Efferent Loop Syndrome After Gastric Bypass Surgery
Efferent Loop Syndrome After Gastric Surgery
Efferent loop syndrome is one of two "loop syndromes" that can occur after some types of gastric surgery. In a loop syndrome, a portion or "limb" of the small intestine becomes blocked.
This blockage can happen because of a hernia within the small intestine, which becomes trapped and blocked. It can also happen because of blockage from an adhesive band or kinking because of scarring or poor reconstruction during the weight-loss surgery. In some cases, part of your intestine may slide inside another part of the intestine (called intussusception), causing an efferent loop blockage.
Facts about efferent loop syndrome
Of the two types of loop syndromes, the other type, afferent loop syndrome, is the more common. Efferent loop syndrome is quite rare. Surgeons have improved gastric surgery, so both types of loop syndromes are now less common.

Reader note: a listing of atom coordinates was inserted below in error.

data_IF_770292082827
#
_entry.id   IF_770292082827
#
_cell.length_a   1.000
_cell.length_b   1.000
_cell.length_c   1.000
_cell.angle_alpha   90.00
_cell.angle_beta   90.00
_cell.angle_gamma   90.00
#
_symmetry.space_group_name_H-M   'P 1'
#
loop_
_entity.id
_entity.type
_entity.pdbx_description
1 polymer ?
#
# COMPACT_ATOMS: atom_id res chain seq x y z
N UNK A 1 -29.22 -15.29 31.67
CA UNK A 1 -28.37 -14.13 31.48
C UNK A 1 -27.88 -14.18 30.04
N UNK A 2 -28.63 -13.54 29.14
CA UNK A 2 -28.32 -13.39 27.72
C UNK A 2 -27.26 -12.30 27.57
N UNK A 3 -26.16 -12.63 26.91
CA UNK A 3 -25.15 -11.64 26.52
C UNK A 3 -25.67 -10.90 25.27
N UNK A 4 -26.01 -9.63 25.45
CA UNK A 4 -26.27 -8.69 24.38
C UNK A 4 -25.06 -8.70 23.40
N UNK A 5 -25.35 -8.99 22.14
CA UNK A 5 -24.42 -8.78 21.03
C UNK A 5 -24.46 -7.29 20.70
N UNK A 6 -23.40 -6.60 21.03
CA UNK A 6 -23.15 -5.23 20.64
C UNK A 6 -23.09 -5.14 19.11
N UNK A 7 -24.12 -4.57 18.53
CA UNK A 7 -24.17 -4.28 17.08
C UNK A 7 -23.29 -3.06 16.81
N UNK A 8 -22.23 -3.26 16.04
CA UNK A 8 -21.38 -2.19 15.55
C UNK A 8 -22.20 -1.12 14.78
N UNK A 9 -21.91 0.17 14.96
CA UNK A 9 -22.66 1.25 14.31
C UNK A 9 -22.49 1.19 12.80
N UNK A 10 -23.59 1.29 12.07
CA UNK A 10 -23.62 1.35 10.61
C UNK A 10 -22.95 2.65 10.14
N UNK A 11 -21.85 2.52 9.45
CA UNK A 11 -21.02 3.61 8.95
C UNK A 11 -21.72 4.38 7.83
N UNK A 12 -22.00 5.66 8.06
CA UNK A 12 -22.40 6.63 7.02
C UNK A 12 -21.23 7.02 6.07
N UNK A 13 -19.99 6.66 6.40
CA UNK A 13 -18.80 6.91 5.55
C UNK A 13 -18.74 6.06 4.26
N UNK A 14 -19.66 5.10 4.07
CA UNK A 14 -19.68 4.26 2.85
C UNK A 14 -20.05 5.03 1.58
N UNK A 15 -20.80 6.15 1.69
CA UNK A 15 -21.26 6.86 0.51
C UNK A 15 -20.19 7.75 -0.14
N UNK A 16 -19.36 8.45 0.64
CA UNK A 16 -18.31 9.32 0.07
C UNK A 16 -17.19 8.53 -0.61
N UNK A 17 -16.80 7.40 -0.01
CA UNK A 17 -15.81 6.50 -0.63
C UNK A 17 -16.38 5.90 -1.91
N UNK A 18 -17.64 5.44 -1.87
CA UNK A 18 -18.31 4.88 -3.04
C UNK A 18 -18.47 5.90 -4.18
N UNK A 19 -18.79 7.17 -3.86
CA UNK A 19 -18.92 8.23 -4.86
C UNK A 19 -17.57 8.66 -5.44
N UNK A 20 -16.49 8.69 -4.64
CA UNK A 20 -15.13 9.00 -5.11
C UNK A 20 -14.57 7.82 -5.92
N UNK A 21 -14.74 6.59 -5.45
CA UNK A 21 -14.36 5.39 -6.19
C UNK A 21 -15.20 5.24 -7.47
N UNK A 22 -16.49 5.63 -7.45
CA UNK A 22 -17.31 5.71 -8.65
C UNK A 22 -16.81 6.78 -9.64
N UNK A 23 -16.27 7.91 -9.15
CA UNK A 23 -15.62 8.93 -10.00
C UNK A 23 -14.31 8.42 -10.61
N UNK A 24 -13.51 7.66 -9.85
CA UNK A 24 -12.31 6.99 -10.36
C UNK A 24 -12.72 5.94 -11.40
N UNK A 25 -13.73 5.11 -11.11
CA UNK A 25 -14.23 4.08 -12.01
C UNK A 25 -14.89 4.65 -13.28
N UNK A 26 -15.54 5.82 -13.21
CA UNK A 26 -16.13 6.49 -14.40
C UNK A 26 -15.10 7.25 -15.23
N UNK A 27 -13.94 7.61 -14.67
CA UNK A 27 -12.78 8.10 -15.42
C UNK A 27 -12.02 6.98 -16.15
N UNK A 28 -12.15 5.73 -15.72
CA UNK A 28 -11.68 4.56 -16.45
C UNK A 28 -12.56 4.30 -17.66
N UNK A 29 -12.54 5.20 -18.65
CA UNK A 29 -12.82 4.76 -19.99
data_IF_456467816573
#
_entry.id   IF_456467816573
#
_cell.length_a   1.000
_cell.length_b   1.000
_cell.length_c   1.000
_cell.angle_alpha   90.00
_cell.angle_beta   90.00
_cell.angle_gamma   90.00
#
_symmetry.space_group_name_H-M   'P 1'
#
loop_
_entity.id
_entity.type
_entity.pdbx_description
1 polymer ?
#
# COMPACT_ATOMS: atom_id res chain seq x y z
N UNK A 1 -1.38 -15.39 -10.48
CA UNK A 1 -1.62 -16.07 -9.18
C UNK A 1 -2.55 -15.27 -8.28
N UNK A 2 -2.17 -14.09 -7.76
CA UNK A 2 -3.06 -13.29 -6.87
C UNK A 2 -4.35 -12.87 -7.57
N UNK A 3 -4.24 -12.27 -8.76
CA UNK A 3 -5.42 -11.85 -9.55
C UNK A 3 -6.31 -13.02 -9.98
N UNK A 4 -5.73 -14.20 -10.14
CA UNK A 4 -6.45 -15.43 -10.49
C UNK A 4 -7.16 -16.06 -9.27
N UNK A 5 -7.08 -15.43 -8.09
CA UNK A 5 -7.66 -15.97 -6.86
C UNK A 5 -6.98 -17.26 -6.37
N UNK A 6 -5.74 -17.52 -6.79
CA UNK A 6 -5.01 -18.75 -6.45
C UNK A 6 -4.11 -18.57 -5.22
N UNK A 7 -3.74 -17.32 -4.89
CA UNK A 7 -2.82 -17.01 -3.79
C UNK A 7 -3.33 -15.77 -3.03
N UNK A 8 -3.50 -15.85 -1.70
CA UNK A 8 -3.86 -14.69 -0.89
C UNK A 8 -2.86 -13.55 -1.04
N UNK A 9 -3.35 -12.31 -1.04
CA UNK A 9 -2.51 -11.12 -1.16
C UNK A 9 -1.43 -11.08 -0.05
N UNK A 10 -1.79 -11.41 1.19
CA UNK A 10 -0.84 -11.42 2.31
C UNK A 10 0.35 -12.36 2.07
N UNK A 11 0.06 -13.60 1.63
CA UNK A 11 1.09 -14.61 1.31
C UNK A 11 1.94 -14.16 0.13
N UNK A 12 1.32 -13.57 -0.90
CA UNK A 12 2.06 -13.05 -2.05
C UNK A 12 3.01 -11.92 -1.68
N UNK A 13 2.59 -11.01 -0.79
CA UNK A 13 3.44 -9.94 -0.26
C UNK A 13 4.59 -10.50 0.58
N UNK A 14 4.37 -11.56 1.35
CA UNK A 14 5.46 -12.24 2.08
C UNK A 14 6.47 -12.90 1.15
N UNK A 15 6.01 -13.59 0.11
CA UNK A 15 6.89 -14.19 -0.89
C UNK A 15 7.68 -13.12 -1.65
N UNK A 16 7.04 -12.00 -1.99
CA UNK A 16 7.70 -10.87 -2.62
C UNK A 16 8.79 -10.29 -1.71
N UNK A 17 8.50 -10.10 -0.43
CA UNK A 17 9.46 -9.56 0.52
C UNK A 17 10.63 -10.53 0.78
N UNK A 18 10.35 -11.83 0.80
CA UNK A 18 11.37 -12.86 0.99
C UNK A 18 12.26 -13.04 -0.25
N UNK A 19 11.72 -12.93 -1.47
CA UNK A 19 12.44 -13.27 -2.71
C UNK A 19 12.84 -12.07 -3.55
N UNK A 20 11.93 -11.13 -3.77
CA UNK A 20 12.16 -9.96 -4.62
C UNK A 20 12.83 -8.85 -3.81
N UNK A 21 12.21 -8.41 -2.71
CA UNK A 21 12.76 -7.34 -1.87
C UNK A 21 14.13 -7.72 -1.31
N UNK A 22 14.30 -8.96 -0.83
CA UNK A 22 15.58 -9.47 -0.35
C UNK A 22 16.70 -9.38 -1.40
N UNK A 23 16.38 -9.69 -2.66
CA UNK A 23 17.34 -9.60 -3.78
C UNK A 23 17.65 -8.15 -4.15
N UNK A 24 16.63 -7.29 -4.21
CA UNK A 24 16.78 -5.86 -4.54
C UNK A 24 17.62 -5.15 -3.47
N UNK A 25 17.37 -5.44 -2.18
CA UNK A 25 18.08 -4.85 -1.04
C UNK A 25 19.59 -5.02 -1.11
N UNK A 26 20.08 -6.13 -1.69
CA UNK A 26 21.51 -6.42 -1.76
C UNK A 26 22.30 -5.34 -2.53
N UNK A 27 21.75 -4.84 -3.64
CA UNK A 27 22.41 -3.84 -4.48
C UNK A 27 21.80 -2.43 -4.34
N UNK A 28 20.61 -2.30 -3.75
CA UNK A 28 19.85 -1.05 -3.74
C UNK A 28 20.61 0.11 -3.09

When efferent loop syndrome occurs, it is usually within the first few weeks after surgery. But it can also develop even years after weight-loss surgery.
As a result of the blockage, secretions such as bile and other secretions from the pancreas build up in the intestines and begin to cause problems. Rarely, a rupture of the intestinal wall can occur.
You may have the following symptoms:
Extreme, often cramping, abdominal pain
Distended abdomen and pain relieved only by vomiting
Vomiting large quantities of bile, a green digestive fluid
Contact your doctor immediately if you have any of these symptoms any time after your weight-loss surgery.
If your doctor suspects that you have efferent loop syndrome as a result of a gastric bypass procedure, he or she may perform a physical exam, upper GI radiography, or a CT scan to look for the blockage. Doctors will generally use an endoscope, a thin, lighted tube with a tiny camera at the end, passed through your mouth and into your intestines to confirm the diagnosis.
Surgery is required to correct efferent loop syndrome and restore the intestines to healthy working order. Depending on how severe the efferent loop syndrome has become, the surgery may have to repair lesions, fix a hernia, close any anatomical defects, repair the intestine, and possibly make changes or repairs to the gastric surgery itself.